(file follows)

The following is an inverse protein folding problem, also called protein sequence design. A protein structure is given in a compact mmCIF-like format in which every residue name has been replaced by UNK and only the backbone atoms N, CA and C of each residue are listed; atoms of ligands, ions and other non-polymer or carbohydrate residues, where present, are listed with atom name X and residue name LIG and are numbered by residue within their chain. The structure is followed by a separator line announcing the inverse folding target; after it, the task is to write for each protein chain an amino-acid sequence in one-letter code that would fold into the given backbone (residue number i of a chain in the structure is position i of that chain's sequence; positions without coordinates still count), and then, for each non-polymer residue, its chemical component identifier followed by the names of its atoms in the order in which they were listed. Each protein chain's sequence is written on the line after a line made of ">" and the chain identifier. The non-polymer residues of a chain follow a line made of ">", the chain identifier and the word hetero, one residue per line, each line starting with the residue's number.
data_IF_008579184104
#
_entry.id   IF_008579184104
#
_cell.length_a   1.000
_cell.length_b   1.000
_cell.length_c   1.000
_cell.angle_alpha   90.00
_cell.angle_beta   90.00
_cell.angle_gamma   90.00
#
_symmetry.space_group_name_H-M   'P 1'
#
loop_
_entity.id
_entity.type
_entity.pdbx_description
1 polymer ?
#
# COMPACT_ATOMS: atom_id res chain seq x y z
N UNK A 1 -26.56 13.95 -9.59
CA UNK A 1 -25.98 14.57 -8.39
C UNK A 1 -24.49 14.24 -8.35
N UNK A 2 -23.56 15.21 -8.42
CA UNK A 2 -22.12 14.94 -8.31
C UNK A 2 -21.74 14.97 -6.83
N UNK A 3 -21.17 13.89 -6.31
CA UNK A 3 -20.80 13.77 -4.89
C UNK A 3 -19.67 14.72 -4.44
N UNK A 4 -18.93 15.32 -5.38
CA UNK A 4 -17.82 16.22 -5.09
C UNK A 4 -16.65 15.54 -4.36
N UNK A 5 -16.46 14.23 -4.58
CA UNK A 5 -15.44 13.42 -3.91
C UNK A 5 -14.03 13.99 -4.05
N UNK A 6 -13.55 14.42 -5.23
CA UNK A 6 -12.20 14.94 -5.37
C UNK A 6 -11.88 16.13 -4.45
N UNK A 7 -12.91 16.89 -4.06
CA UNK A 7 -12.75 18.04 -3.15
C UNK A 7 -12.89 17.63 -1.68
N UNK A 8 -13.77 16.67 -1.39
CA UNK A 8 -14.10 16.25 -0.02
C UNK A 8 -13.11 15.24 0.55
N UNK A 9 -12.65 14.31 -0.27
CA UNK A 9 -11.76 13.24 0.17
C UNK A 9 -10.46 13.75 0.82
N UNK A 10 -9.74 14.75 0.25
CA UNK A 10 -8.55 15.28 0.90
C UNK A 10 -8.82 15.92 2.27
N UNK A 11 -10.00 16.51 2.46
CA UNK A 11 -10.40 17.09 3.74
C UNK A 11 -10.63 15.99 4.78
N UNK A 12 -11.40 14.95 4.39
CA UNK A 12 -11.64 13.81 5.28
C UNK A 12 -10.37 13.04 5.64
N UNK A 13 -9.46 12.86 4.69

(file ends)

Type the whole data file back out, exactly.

The following is an inverse protein folding problem, also called protein sequence design. A protein structure is given in a compact mmCIF-like format in which every residue name has been replaced by UNK and only the backbone atoms N, CA and C of each residue are listed; atoms of ligands, ions and other non-polymer or carbohydrate residues, where present, are listed with atom name X and residue name LIG and are numbered by residue within their chain. The structure is followed by a separator line announcing the inverse folding target; after it, the task is to write for each protein chain an amino-acid sequence in one-letter code that would fold into the given backbone (residue number i of a chain in the structure is position i of that chain's sequence; positions without coordinates still count), and then, for each non-polymer residue, its chemical component identifier followed by the names of its atoms in the order in which they were listed. Each protein chain's sequence is written on the line after a line made of ">" and the chain identifier. The non-polymer residues of a chain follow a line made of ">", the chain identifier and the word hetero, one residue per line, each line starting with the residue's number.
data_IF_008579184104
#
_entry.id   IF_008579184104
#
_cell.length_a   1.000
_cell.length_b   1.000
_cell.length_c   1.000
_cell.angle_alpha   90.00
_cell.angle_beta   90.00
_cell.angle_gamma   90.00
#
_symmetry.space_group_name_H-M   'P 1'
#
loop_
_entity.id
_entity.type
_entity.pdbx_description
1 polymer ?
#
# COMPACT_ATOMS: atom_id res chain seq x y z
N UNK A 1 -26.56 13.95 -9.59
CA UNK A 1 -25.98 14.57 -8.39
C UNK A 1 -24.49 14.24 -8.35
N UNK A 2 -23.56 15.21 -8.42
CA UNK A 2 -22.12 14.94 -8.31
C UNK A 2 -21.74 14.97 -6.83
N UNK A 3 -21.17 13.89 -6.31
CA UNK A 3 -20.80 13.77 -4.89
C UNK A 3 -19.67 14.72 -4.44
N UNK A 4 -18.93 15.32 -5.38
CA UNK A 4 -17.82 16.22 -5.09
C UNK A 4 -16.65 15.54 -4.36
N UNK A 5 -16.46 14.23 -4.58
CA UNK A 5 -15.44 13.42 -3.91
C UNK A 5 -14.03 13.99 -4.05
N UNK A 6 -13.55 14.42 -5.23
CA UNK A 6 -12.20 14.94 -5.37
C UNK A 6 -11.88 16.13 -4.45
N UNK A 7 -12.91 16.89 -4.06
CA UNK A 7 -12.75 18.04 -3.15
C UNK A 7 -12.89 17.63 -1.68
N UNK A 8 -13.77 16.67 -1.39
CA UNK A 8 -14.10 16.25 -0.02
C UNK A 8 -13.11 15.24 0.55
N UNK A 9 -12.65 14.31 -0.27
CA UNK A 9 -11.76 13.24 0.17
C UNK A 9 -10.46 13.75 0.82
N UNK A 10 -9.74 14.75 0.25
CA UNK A 10 -8.55 15.28 0.90
C UNK A 10 -8.82 15.92 2.27
N UNK A 11 -10.00 16.51 2.46
CA UNK A 11 -10.40 17.09 3.74
C UNK A 11 -10.63 15.99 4.78
N UNK A 12 -11.40 14.95 4.39
CA UNK A 12 -11.64 13.81 5.28
C UNK A 12 -10.37 13.04 5.64
N UNK A 13 -9.46 12.86 4.69